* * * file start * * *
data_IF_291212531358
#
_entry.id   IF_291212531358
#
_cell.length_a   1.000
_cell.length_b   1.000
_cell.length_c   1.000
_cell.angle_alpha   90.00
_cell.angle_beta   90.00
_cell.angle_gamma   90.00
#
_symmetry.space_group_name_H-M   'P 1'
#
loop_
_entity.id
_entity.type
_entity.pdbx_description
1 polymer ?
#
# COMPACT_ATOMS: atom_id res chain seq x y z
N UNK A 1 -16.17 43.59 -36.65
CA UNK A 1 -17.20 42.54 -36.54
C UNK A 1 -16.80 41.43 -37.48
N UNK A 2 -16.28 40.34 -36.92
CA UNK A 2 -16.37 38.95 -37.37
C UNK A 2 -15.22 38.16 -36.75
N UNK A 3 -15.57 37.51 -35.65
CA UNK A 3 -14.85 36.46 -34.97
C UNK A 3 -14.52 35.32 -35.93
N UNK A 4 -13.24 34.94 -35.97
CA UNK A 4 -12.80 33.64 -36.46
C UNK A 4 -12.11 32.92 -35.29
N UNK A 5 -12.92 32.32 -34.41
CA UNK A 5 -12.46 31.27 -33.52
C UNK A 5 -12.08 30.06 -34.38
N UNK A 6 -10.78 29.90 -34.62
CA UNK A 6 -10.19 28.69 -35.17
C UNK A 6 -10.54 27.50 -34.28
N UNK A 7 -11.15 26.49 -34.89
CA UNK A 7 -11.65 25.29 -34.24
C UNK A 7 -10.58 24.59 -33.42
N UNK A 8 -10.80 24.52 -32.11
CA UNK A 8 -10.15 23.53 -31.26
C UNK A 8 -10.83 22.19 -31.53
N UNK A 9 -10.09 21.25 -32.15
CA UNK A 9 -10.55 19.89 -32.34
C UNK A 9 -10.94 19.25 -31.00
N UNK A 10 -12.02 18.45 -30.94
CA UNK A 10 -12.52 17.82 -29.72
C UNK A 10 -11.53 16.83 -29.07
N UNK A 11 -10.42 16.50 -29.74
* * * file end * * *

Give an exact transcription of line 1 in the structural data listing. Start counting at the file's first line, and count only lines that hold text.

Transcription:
data_IF_291212531358